Ontario is expanding restrictions into another Toronto-area region in a bid to stop the spread of COVID-19 and avoid widespread lockdowns, as Premier Doug Ford faces increasing pressure to balance health care with the needs of the economy.
Mr. Ford, who revealed there has been rigorous debate over the issue in his own cabinet and Progressive Conservative caucus, announced Friday that York Region will move to a “modified Stage 2” for at least 28 days starting at 12:01 a.m. on Monday.
York – which includes the municipalities of Markham, Vaughan, Richmond Hill and Newmarket – will join the hotspots of Toronto, Peel and Ottawa in closing indoor dining, gyms, cinemas and casinos, as well as limiting team sports and reducing capacity limits at event spaces to 10 people indoors and 25 outdoors. The first three hotspot regions were subject to those restrictions last Friday.
Mr. Ford cited concerning trends in York Region, including a rapid increase in the rate of infection, growing positive rates and high critical-care admissions to hospitals.
“We just have to stop the spread,” Mr. Ford said on Friday at an unrelated announcement in Mississauga. "You have no idea how much I hate doing this.”
Mr. Ford and Health Minister Christine Elliott said the government is eyeing similar restrictions in Halton Region, west of Toronto, which has also seen a rise in community outbreaks.
Burlington MPP Jane McKenna, whose riding is in Halton, said the purpose of restrictions in hotspots is to limit the spread of the virus, and urged people not to travel to other regions.
“None of us want to see additional restrictions here in Halton,” she said. “This is people’s lives and livelihoods that we’re talking about.”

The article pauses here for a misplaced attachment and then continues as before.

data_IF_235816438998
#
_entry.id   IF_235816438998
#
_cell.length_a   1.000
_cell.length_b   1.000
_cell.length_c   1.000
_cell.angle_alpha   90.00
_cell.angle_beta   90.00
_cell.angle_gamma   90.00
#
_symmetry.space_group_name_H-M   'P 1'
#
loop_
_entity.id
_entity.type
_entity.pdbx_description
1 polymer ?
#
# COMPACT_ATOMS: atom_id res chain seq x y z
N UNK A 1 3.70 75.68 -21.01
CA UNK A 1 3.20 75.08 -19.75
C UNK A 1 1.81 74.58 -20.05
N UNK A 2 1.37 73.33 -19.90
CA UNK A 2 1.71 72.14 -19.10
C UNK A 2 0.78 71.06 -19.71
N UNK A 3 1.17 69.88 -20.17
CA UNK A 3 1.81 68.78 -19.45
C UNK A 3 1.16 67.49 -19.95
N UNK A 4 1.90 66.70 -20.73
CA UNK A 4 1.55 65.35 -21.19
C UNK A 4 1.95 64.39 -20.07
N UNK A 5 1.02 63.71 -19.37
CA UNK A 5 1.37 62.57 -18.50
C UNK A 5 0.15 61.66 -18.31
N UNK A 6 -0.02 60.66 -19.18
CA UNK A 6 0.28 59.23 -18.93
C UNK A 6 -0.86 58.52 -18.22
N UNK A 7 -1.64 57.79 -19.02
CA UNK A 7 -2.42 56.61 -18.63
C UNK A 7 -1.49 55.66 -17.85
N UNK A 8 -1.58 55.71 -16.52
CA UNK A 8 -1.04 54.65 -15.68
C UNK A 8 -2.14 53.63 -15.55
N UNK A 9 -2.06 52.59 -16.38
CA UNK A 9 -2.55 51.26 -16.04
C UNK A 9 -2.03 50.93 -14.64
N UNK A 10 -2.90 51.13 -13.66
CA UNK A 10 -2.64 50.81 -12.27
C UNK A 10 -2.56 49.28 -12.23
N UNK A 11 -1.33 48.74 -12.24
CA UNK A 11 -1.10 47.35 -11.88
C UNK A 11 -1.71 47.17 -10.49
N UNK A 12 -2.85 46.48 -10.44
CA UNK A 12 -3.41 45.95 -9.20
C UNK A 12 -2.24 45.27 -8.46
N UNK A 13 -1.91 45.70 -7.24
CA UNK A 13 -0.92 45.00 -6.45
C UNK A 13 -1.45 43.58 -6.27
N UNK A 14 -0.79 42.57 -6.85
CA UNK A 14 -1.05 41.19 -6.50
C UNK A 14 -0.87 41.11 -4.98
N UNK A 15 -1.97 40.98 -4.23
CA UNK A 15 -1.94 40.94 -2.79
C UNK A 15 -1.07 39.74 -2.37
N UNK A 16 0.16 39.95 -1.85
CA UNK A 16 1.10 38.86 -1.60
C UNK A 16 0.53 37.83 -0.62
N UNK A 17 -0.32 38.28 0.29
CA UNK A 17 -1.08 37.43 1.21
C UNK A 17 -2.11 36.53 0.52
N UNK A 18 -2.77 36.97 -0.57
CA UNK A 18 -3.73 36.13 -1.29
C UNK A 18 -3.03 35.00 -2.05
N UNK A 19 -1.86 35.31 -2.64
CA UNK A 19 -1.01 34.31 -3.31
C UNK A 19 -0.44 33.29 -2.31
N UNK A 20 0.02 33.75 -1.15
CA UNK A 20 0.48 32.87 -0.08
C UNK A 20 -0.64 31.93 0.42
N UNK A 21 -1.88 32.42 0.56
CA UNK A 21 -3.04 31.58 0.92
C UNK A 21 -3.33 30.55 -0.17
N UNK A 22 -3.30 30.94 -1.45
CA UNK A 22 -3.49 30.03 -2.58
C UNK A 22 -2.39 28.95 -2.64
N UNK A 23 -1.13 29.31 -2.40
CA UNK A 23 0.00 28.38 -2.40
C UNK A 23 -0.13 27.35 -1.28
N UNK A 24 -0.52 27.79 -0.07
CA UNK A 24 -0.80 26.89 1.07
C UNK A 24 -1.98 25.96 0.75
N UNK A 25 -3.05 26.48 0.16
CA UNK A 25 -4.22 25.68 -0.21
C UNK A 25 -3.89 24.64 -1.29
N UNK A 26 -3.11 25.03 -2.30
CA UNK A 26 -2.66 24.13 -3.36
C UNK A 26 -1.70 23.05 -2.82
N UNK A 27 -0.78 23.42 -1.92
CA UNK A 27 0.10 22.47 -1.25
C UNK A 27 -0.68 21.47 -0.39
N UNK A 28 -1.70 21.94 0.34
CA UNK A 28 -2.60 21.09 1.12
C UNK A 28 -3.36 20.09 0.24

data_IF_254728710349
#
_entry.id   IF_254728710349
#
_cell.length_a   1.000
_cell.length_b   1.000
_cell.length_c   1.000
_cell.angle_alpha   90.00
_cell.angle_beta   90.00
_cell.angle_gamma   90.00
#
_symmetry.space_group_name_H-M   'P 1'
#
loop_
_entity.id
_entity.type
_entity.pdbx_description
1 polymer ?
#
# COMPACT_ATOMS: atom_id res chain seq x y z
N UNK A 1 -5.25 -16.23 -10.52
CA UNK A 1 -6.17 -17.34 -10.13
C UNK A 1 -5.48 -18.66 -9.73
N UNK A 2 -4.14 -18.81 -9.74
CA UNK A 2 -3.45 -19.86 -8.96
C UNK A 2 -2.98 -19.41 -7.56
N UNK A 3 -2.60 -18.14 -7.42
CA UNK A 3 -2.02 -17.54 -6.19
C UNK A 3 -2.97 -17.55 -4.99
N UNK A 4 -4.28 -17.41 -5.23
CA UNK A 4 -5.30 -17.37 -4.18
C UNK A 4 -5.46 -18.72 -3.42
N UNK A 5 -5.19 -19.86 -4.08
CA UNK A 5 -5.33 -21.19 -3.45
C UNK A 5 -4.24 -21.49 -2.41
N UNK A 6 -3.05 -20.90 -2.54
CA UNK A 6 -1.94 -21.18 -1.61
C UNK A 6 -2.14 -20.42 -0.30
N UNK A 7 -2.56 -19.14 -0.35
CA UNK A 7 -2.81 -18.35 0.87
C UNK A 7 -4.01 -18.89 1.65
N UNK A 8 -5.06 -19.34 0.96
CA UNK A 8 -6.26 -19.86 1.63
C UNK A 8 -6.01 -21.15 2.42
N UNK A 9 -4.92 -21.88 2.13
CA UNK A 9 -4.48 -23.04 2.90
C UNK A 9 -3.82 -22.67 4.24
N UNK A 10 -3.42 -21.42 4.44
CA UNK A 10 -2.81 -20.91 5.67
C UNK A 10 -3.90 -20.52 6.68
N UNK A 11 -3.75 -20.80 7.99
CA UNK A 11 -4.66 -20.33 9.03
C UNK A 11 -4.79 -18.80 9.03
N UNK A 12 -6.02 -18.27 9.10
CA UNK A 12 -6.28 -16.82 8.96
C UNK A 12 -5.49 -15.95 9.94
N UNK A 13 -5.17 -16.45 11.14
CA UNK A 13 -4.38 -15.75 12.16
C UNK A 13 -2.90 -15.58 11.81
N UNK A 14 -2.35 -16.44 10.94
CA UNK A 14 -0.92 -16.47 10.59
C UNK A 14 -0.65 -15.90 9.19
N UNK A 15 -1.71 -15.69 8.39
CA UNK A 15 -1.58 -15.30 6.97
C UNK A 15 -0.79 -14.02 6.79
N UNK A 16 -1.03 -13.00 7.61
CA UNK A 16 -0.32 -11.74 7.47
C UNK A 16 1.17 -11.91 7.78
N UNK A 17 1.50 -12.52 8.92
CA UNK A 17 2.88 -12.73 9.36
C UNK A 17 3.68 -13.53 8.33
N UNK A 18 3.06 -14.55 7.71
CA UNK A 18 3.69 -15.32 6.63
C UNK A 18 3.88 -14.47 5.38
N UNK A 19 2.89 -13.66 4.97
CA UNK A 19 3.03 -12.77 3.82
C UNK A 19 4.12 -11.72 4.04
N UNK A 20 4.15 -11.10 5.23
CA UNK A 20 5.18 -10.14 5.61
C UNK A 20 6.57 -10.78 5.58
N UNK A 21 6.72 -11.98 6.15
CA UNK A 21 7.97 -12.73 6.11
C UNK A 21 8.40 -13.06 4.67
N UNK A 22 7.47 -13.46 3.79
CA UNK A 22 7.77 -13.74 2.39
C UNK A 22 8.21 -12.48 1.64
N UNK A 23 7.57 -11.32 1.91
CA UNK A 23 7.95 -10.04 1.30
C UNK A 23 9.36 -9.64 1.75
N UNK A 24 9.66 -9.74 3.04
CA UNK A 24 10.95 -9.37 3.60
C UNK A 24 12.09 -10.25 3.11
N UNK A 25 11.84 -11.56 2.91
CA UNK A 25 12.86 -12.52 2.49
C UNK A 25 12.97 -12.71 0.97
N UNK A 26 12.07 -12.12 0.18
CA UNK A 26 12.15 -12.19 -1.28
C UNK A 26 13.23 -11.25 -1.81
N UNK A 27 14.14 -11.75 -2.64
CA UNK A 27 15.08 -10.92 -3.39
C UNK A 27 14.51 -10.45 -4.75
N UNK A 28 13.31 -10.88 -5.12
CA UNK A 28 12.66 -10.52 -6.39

Progressive Conservative MPPs who represent affected areas told The Globe and Mail they are hearing a variety of opinions in their ridings, but said the government has to protect its most vulnerable. “People … who have never in their life felt depression, are telling me they’re starting to understand what it means to be depressed," said MPP Gila Martow, who represents Thornhill in York Region. “I think that people are realizing that this is sort of going to be a slightly long, drawn-out process.”
Mr. Ford has repeatedly stressed that he is trying to balance COVID-19 restrictions with their devastating effect on the economy and particularly small-business people. But he also says he is following the advice of his Chief Medical Officer of Health, David Williams, and the panel of select local medical officers of health that provide confidential advice to Dr. Williams, known as the public-health-measures table.
Experts outside government – including prominent epidemiologists and critical-care doctors – have criticized Mr. Ford, Dr. Williams and the panel, saying they are dragging their feet on reinstating new restrictions in virus hot-zones. The government waited a week after a public plea from Toronto’s Medical Officer of Health Eileen de Villa for a ban on indoor dining in restaurants and bars.
But local medical officers of health from other regions on the advisory table say it is also important for them to weigh economic and social factors. Some on the seven-member panel have told The Globe in recent days that their vocal critics often fail to consider economic and practical factors.
“I am sick and tired of hearing, to be honest with you, a lot of other physicians out there, speaking their mind,” said Paul Roumeliotis, Medical Officer of Health for the Eastern Ontario Health Unit. “… They aren’t on the ground and don’t know what we are facing. It’s beyond math. There’s a qualitative art and science to this. You’ve got to balance it. There’s a lot of grey zones."
Opposition NDP Leader Andrea Horwath said she agrees a balance needs to be struck between public-health measures and the economy. But Mr. Ford, she said, was doing too little to help businesses hit hard by the recent closings. She said the Premier’s recent announcement of $300-million for affected businesses is not enough.
“Mr. Ford has done squat when it comes to stepping up and assuring those businesses that, for example, government will subsidize them for the covering of their rent,” Ms. Horwath said.
Ontario reported 712 new cases of COVID-19 on Friday, along with nine new deaths related to the novel coronavirus. Of the new cases, 213 are in Toronto, 135 are in Peel Region, 108 are in Ottawa and 62 are in York Region, down from 127 the previous day.
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